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Norma's on the Terrace

Neighborhood: Liguanea Price: Expensive
The elegance of Devon House, Kingston’s most famous Great House, is effortlessly transferred to Norma’s on the Terrace, a restaurant on the grounds of the historic property. The owner and magician behind the meals is Chef Norma Shirley—tabbed the “Julia Child of the Caribbean.” Menus change with the season, and showcase such Caribbean-fusion entrees as sautéed shrimp with calamari, capellini pasta in herbs, grilled whole red snapper with citrus and capers, and  roasted corn-fed chicken glazed with Jamaican June plums. The piece de resistance is Norma’s English trifle dessert. Terrace tables make the most of the genteel setting and are primo for romantic special occasions. Reservations recommended.

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Gaucho's Grill

Neighborhood: Half Way Tree Price: Moderate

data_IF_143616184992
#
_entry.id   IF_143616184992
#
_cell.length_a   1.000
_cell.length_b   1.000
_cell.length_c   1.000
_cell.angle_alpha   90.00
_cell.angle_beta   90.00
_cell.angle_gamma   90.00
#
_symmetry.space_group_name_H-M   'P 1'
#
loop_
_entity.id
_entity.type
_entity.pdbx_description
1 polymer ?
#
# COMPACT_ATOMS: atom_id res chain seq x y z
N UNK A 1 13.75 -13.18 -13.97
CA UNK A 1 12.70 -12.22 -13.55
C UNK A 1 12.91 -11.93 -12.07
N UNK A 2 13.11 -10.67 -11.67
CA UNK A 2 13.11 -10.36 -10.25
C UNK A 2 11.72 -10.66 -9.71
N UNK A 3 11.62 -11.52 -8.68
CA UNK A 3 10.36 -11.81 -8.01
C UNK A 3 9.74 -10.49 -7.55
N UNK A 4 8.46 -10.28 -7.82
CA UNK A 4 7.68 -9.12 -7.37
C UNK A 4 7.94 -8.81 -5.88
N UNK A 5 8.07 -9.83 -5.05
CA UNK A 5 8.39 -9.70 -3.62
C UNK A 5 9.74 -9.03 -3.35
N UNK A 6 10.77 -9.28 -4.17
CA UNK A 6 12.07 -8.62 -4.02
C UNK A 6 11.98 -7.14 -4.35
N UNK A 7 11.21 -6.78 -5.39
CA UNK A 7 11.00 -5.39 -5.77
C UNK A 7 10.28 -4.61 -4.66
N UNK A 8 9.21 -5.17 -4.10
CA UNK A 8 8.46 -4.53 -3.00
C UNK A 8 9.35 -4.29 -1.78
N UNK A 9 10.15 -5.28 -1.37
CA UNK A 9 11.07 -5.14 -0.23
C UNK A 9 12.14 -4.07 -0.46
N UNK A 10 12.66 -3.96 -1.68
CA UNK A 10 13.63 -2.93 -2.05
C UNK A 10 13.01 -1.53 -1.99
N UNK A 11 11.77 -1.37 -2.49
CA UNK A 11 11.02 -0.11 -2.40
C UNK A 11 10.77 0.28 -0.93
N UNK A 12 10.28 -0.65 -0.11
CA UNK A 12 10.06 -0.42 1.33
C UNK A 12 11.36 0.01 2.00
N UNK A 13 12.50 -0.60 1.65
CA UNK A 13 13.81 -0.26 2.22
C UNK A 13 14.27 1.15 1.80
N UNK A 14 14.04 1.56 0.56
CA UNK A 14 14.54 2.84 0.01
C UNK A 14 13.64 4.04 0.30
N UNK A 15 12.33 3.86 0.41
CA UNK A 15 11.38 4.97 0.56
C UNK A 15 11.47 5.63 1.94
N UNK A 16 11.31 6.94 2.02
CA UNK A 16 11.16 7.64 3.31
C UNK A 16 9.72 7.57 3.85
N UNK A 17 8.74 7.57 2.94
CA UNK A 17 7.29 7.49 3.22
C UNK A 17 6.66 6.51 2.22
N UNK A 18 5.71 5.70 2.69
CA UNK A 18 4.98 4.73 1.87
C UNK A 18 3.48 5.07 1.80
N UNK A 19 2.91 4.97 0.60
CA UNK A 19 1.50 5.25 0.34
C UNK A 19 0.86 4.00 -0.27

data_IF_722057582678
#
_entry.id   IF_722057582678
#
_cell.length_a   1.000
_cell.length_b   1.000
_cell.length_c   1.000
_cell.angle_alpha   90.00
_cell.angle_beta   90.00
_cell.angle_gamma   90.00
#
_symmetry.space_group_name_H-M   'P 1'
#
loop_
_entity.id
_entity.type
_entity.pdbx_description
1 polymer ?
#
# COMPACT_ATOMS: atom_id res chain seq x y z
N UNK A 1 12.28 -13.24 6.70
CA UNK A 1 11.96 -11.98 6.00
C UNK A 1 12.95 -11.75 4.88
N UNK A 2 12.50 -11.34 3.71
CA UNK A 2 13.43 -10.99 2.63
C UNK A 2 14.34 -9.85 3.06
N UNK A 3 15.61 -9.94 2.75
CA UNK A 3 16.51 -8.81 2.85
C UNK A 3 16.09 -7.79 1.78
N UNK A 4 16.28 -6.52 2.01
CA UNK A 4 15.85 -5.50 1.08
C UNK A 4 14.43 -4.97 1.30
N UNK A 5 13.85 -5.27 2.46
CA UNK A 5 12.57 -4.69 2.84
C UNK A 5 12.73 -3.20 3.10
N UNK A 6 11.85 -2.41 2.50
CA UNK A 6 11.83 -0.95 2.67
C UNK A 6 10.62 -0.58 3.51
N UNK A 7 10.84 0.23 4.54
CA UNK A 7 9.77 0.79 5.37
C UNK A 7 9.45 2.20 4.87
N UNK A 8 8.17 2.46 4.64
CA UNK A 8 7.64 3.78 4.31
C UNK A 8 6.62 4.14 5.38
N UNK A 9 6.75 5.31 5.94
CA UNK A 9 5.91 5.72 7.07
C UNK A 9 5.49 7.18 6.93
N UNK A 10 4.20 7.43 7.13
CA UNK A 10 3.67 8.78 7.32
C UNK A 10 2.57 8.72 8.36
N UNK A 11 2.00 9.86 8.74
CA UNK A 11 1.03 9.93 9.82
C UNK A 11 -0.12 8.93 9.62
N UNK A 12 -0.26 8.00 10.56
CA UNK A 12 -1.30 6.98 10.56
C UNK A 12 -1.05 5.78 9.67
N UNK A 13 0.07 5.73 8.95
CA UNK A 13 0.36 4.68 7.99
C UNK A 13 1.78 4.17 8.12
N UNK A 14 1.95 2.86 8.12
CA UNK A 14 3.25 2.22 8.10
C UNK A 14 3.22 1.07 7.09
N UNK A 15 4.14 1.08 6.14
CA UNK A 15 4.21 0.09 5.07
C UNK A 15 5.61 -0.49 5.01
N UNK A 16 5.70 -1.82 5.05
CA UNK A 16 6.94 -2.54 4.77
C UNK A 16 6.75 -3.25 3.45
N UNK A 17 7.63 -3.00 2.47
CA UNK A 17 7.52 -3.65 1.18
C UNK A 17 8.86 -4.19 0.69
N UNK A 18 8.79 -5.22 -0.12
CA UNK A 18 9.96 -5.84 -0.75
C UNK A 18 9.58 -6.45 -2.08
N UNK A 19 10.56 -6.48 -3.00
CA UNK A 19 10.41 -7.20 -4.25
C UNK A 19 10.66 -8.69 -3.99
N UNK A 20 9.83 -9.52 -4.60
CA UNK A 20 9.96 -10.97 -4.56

Gaucho’s Grill may confuse you at first. Are you dining in the middle of a bustling capital? Or out in the country surrounded by nature. It’s a little of both, especially during the day, when the business life of Kingston is at its peak. Gaucho’s Grill is set back from South Avenue, hidden behind earth-toned walls and shadowed by mango trees—even so, you’ll still hear the occasional honking horn. At night, a romantic ambiance is in full effect, with bamboo lanterns and water splashing from clay pots into an ornamental pool. But what about the food? Grilled South American pampas-style rules the menu, with ribs, steak and seafood featured. Go hearty Jamaican and order the fresh sea snapper steamed in garlic butter and pumpkin sauce with okra and hot peppers with a side of steamed or fried bammy. Closed Sundays.